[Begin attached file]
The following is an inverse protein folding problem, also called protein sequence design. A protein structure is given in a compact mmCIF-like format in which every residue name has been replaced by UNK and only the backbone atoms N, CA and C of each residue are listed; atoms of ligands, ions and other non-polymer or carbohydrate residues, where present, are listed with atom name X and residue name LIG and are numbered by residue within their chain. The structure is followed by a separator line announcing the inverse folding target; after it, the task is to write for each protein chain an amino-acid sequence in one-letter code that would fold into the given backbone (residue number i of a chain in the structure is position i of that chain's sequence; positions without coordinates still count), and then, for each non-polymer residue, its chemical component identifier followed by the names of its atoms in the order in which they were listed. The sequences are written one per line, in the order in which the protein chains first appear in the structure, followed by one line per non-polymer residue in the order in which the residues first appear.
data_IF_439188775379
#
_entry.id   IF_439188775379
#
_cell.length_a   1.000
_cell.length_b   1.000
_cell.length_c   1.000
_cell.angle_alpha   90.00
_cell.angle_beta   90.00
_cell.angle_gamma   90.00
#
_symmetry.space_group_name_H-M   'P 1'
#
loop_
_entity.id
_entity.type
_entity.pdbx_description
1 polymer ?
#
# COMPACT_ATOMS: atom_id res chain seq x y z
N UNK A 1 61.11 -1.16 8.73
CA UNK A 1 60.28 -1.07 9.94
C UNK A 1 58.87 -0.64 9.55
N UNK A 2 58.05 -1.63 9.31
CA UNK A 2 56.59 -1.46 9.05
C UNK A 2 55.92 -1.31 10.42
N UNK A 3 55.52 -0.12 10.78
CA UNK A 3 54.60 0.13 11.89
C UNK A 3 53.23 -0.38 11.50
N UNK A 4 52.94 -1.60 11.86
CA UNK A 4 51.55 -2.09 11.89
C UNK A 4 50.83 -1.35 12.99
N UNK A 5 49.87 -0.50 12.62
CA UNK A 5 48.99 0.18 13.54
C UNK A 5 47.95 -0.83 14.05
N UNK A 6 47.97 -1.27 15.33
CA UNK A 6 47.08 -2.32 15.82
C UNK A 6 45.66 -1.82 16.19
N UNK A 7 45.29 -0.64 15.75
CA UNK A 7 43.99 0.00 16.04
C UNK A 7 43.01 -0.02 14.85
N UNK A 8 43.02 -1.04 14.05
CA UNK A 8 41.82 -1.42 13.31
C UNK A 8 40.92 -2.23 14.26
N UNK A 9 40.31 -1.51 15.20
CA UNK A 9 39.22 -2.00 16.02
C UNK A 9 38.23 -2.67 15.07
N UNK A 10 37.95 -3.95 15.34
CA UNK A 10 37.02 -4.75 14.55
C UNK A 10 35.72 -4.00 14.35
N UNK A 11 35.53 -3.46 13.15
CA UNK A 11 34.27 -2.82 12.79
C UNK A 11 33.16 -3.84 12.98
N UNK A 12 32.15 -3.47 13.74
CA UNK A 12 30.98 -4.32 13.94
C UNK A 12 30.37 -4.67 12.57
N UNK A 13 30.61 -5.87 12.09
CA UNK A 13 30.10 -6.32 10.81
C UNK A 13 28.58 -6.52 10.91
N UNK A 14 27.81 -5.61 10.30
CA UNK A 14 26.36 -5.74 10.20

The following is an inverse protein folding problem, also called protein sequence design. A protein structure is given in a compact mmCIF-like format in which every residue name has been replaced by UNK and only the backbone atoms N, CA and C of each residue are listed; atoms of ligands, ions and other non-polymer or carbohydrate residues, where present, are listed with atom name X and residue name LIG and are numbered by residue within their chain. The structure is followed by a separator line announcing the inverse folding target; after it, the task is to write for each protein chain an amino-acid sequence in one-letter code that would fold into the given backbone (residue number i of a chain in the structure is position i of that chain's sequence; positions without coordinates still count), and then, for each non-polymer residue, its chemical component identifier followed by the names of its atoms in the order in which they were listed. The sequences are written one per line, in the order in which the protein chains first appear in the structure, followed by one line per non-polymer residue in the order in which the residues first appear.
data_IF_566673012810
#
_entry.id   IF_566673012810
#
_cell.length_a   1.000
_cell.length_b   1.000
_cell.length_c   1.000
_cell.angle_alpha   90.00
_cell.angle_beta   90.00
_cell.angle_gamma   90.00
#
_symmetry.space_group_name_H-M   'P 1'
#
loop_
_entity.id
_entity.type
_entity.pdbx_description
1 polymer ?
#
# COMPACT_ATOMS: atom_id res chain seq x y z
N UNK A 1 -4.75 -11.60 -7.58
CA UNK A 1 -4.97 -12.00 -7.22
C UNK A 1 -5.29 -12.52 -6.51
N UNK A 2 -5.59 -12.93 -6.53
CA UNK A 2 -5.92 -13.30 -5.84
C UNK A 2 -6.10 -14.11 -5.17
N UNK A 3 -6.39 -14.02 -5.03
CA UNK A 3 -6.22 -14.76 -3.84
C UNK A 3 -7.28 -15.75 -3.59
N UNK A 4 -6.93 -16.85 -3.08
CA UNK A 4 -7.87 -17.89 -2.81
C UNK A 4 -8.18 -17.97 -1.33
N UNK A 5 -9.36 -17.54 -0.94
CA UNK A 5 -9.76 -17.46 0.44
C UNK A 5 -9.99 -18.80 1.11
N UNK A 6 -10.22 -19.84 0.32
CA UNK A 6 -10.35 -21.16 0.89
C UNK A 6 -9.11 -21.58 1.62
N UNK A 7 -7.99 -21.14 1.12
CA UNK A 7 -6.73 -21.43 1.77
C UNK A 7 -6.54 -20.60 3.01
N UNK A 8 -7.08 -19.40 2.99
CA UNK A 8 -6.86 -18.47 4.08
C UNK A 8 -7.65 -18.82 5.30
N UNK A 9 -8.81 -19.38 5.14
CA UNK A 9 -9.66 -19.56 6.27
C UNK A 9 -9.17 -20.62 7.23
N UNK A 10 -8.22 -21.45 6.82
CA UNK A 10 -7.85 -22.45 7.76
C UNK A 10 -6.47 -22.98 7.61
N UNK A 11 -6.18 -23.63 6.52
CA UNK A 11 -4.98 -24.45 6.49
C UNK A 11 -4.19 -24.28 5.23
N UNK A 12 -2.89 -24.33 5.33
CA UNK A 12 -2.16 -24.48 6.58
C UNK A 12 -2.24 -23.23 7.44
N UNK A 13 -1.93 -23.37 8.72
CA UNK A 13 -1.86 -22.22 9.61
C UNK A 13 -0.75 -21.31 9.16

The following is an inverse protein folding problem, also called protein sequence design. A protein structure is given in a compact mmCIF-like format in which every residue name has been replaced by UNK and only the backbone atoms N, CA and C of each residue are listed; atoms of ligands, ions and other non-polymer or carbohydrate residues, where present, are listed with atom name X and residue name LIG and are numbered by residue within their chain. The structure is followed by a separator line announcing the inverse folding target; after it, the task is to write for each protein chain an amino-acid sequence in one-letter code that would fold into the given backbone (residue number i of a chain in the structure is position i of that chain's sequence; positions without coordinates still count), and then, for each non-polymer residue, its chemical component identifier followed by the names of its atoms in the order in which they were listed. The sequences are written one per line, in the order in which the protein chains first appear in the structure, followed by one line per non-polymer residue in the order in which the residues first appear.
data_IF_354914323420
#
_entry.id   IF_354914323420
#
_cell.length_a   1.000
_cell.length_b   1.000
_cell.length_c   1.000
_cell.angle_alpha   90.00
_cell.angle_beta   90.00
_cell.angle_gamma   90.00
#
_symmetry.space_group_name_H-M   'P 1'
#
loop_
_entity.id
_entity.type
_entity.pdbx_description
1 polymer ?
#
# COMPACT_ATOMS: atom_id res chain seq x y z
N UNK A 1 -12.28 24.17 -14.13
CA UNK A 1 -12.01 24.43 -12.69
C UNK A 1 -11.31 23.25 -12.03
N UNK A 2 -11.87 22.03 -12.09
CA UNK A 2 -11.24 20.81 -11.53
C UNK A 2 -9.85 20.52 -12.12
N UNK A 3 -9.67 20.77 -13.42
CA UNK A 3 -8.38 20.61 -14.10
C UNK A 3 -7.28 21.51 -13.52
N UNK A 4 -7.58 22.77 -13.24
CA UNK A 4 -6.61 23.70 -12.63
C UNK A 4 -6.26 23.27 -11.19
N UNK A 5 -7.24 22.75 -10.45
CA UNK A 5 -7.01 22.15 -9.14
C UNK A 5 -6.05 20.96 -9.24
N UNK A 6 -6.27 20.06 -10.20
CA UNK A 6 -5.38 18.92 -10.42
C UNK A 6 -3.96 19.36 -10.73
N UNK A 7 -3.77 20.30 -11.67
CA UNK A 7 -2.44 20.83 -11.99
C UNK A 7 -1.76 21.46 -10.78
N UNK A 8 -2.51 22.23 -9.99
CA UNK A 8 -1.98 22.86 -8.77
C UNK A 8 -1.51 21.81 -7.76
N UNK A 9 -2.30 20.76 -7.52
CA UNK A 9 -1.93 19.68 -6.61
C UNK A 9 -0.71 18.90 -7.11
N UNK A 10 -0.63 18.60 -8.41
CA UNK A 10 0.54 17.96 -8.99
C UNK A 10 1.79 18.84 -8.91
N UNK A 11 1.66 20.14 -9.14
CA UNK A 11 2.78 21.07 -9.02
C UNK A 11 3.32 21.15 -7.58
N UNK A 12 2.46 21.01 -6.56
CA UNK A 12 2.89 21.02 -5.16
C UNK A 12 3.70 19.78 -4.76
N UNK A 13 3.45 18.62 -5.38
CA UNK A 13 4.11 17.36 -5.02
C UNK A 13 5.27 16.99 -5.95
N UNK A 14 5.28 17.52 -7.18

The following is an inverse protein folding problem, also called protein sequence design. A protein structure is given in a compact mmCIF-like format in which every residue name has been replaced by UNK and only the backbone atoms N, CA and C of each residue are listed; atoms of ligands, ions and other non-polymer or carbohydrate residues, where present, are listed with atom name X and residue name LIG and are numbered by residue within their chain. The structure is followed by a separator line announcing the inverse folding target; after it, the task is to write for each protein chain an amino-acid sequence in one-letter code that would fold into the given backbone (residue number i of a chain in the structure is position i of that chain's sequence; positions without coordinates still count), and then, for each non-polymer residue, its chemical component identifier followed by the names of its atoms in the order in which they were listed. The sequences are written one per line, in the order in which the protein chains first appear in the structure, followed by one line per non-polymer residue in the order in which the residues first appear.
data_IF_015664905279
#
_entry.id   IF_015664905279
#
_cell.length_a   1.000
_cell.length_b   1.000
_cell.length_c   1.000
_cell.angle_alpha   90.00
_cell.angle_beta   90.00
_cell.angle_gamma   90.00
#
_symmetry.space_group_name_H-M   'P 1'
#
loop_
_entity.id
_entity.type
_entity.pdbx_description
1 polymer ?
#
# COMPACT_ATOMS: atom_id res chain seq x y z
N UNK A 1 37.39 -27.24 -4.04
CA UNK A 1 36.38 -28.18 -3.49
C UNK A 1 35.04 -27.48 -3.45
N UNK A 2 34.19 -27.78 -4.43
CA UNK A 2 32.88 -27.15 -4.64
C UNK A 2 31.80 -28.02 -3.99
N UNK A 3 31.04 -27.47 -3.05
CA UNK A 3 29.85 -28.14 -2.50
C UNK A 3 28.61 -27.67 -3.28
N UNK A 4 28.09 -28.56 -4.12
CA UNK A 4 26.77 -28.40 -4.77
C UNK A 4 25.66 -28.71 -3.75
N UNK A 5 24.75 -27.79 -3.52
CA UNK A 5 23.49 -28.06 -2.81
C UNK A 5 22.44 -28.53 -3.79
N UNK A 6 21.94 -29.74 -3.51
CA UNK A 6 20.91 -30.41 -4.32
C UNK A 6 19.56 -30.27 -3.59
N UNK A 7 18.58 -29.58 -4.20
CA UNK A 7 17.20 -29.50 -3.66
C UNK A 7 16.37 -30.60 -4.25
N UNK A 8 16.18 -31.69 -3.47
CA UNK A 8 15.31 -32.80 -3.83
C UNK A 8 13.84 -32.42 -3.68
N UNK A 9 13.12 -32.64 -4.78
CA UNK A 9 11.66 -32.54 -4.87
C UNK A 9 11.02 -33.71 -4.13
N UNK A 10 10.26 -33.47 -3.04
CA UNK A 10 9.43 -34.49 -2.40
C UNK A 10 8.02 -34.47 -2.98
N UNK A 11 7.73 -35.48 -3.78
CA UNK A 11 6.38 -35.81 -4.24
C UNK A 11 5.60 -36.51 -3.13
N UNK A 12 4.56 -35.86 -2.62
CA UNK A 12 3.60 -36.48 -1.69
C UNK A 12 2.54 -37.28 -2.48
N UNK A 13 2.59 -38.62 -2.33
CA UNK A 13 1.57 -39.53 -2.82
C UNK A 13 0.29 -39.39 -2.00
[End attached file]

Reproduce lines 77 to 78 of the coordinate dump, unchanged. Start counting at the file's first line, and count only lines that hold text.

loop_
_entity.id